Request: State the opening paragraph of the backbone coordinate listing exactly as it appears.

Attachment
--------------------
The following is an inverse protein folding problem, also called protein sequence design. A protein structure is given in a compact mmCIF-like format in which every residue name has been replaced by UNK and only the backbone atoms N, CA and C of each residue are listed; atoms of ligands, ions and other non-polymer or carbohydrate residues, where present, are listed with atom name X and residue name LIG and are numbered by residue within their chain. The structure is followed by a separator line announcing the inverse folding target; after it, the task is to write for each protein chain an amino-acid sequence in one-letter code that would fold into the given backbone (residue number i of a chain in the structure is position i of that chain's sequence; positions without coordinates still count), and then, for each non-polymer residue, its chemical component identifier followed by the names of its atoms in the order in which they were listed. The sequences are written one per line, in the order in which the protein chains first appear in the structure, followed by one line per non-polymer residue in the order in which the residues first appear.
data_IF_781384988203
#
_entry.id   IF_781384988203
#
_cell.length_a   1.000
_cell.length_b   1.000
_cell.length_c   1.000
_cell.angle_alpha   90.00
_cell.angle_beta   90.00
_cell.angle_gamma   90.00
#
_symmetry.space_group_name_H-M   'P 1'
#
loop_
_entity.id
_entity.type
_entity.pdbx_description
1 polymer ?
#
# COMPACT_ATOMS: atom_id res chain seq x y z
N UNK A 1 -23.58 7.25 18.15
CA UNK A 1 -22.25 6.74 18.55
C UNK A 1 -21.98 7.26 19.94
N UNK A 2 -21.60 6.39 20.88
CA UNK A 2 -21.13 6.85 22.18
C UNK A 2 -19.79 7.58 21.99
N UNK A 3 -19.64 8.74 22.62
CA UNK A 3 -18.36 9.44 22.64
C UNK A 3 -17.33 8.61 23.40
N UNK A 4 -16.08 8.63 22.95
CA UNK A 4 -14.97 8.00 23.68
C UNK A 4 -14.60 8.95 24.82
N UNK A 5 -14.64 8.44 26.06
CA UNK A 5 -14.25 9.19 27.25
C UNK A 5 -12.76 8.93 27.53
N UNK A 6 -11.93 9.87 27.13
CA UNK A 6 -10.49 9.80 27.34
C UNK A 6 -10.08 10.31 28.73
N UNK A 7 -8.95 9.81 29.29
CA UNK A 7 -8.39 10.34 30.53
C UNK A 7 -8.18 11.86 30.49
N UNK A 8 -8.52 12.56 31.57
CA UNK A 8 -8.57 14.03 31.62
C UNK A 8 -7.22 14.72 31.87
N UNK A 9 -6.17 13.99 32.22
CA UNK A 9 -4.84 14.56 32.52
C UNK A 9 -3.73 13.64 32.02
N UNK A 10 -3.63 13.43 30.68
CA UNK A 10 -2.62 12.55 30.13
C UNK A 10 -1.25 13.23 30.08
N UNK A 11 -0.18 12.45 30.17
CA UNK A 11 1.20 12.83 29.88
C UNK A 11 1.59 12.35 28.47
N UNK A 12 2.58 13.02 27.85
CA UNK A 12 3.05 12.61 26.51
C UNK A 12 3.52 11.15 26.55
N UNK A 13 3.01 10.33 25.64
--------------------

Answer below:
The following is an inverse protein folding problem, also called protein sequence design. A protein structure is given in a compact mmCIF-like format in which every residue name has been replaced by UNK and only the backbone atoms N, CA and C of each residue are listed; atoms of ligands, ions and other non-polymer or carbohydrate residues, where present, are listed with atom name X and residue name LIG and are numbered by residue within their chain. The structure is followed by a separator line announcing the inverse folding target; after it, the task is to write for each protein chain an amino-acid sequence in one-letter code that would fold into the given backbone (residue number i of a chain in the structure is position i of that chain's sequence; positions without coordinates still count), and then, for each non-polymer residue, its chemical component identifier followed by the names of its atoms in the order in which they were listed. The sequences are written one per line, in the order in which the protein chains first appear in the structure, followed by one line per non-polymer residue in the order in which the residues first appear.